Fine motor skills are part of child development, with children learning vital skills that will prepare them for everyday life. These skills can be as simple as holding a pencil, to being able to put pieces of a puzzle in the right places, to eventually being able to use a knife to cut and prepare food. Children should be encouraged to hone their fine motor skills at every opportunity. It isn’t just children that can benefit from activities involving fine motor skills, and adults that are going through physical rehabilitation, and the elderly can also use them. These five fun activities can help your family with their fine motor skills in an entertaining way.
A bracelet making kit comes in various guises, and you can buy kits cheaply in stores and online. However, it is just as easy to make your own kit by purchasing beads in assorted colours and sizes, and some elasticated string, or thick thread. Children can practice tying knots in the end of the string before threading beads onto it. This requires hand-to-eye co-ordination as they thread the string precisely through the holes in the beads. The finished result of a self-crafted bracelet provides a fun goal for children and adults alike.
Origami is an ancient art of paper folding, thought to have originated in Japan. Activity This requires concentration and attention to detail, and is a novel way to practice fine motor skills. Origami can be quite simple, or you can choose designs that are more complicated as you, or your child, become more skilled. Easy Origami For Kids is a fantastic resource for origami ideas with easy to follow instructions and picture tutorials.
There are child-friendly sewing kits available consisting of plastic grids, thick threadand large plastic blunt needles. As they grow, introduce children to more sophisticated sewing kits until they are eventually able to sew using traditional needle and thread. Sewing is becoming a dying past time, but adults may also enjoy taking on some sewing projects which would help keep their minds and fingers nimble.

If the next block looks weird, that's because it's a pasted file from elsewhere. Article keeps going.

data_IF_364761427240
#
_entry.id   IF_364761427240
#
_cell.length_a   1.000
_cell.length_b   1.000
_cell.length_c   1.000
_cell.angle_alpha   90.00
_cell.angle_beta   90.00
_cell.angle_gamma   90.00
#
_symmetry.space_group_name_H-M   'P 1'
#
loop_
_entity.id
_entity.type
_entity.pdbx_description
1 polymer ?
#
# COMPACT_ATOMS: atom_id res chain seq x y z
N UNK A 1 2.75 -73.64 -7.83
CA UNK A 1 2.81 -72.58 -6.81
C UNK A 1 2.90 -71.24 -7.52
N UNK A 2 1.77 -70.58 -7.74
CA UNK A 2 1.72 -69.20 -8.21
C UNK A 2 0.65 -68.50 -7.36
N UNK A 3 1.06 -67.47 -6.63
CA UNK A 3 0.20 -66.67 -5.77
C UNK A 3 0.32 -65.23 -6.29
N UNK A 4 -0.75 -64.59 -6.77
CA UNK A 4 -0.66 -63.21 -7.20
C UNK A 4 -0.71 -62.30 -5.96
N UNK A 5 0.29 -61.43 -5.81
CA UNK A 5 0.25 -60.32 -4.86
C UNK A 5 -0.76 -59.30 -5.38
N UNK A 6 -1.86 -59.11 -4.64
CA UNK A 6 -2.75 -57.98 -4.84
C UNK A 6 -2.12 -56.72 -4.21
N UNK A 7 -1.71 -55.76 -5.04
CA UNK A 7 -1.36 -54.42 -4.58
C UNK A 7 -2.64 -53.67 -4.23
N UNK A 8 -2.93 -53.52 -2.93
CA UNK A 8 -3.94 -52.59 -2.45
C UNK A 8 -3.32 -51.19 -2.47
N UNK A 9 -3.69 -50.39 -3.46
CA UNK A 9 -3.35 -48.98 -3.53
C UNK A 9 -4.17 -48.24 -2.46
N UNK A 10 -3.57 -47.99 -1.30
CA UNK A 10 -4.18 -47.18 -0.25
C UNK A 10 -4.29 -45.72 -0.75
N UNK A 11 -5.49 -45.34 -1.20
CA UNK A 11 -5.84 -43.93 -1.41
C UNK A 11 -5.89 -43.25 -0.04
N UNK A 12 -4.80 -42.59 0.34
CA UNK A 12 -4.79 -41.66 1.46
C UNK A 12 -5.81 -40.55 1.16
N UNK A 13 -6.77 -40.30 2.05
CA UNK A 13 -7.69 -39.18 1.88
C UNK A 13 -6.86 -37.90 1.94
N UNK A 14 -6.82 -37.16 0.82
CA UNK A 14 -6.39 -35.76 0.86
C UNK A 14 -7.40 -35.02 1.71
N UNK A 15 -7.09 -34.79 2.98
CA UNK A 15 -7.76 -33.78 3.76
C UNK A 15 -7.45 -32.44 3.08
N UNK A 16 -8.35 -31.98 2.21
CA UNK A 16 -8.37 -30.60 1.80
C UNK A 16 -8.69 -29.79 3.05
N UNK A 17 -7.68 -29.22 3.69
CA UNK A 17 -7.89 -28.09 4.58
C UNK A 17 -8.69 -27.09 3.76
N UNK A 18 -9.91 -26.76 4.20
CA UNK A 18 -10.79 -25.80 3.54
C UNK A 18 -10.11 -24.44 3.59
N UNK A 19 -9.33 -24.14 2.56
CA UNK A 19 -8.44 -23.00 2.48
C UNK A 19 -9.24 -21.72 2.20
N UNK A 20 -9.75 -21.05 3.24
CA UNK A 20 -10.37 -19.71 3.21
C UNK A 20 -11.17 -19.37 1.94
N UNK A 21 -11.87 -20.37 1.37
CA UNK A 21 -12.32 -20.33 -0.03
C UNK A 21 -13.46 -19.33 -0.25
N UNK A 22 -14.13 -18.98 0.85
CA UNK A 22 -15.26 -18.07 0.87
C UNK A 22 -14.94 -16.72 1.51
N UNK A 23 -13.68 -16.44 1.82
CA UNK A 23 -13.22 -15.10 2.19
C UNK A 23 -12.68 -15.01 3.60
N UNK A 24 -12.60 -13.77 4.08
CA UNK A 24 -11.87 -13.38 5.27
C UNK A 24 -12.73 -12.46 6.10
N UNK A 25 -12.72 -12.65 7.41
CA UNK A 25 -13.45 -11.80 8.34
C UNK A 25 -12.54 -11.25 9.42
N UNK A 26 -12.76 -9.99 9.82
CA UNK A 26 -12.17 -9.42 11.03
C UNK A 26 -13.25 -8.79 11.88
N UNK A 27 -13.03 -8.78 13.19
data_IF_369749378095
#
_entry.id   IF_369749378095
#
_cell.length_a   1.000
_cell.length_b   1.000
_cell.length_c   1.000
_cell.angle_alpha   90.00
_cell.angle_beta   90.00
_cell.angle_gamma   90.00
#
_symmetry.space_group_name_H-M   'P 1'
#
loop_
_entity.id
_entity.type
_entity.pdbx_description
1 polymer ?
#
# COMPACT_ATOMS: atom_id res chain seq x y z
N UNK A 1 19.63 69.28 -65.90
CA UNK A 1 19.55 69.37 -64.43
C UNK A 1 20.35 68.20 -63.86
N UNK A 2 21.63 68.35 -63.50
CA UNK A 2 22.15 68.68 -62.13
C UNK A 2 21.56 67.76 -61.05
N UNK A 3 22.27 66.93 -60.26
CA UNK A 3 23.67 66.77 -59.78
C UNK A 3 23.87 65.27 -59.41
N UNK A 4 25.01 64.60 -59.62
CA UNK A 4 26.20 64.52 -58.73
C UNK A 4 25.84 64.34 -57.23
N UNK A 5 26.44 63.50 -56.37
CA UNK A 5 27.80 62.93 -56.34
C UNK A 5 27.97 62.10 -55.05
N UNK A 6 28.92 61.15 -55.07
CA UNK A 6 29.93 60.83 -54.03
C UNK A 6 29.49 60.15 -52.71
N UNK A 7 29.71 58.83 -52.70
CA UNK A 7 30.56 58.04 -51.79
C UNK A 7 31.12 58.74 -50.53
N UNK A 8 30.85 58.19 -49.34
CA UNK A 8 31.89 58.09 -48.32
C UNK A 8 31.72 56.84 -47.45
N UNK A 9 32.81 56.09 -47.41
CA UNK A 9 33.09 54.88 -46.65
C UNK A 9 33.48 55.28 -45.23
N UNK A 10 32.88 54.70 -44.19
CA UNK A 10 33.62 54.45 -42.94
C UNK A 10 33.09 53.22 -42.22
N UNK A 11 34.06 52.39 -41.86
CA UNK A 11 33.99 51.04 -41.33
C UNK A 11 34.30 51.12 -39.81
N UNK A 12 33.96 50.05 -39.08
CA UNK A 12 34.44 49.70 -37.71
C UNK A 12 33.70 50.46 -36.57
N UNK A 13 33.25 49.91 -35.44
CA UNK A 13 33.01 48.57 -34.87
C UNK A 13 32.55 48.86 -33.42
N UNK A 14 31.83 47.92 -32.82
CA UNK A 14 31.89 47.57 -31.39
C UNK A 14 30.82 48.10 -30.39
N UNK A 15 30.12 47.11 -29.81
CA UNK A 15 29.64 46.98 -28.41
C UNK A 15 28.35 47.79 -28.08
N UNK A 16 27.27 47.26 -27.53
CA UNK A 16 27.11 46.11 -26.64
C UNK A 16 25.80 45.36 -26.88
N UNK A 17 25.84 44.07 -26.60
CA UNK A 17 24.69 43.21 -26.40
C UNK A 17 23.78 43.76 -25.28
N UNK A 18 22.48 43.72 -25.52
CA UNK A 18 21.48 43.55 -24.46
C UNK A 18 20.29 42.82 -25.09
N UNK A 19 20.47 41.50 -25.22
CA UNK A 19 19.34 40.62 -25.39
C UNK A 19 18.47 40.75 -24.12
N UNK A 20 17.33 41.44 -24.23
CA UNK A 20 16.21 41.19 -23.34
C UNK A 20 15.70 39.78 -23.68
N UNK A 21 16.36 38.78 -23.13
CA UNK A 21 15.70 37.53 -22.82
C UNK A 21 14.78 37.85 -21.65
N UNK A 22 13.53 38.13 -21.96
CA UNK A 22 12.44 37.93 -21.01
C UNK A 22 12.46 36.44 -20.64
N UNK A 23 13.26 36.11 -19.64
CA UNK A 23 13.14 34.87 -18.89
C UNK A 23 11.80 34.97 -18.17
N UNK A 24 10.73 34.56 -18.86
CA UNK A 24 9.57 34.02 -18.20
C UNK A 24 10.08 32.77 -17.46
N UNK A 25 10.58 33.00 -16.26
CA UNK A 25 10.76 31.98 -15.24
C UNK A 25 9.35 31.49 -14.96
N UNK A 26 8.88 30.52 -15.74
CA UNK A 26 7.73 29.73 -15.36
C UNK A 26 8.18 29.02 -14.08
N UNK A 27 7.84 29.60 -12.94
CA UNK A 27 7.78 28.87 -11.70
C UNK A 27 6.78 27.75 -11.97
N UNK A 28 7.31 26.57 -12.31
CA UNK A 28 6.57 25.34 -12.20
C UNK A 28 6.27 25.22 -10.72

This fun activity involves cutting out different shapes and pictures from assorted materials, and sticking them onto a board or large piece of stiff paper. Collages can have themes such as favorite film characters, or can be patterns made from different coloured papers that have been cut into various shapes.An adult version of this is the mood board, which many people use when redecorating their homes or even to help decide on future career paths.
Lid post box
Toddlers will love this simple game. Collect recycled lids from household items and a shoebox. In the shoebox, cut various sized slits that match the size of the assorted lids you have collected. Sort the lids by size and paint the same sized lids in the same colour. Paint the corresponding slit in the same color as the appropriate lid. The colors will aid younger children with choosing which lid will fit in which hole.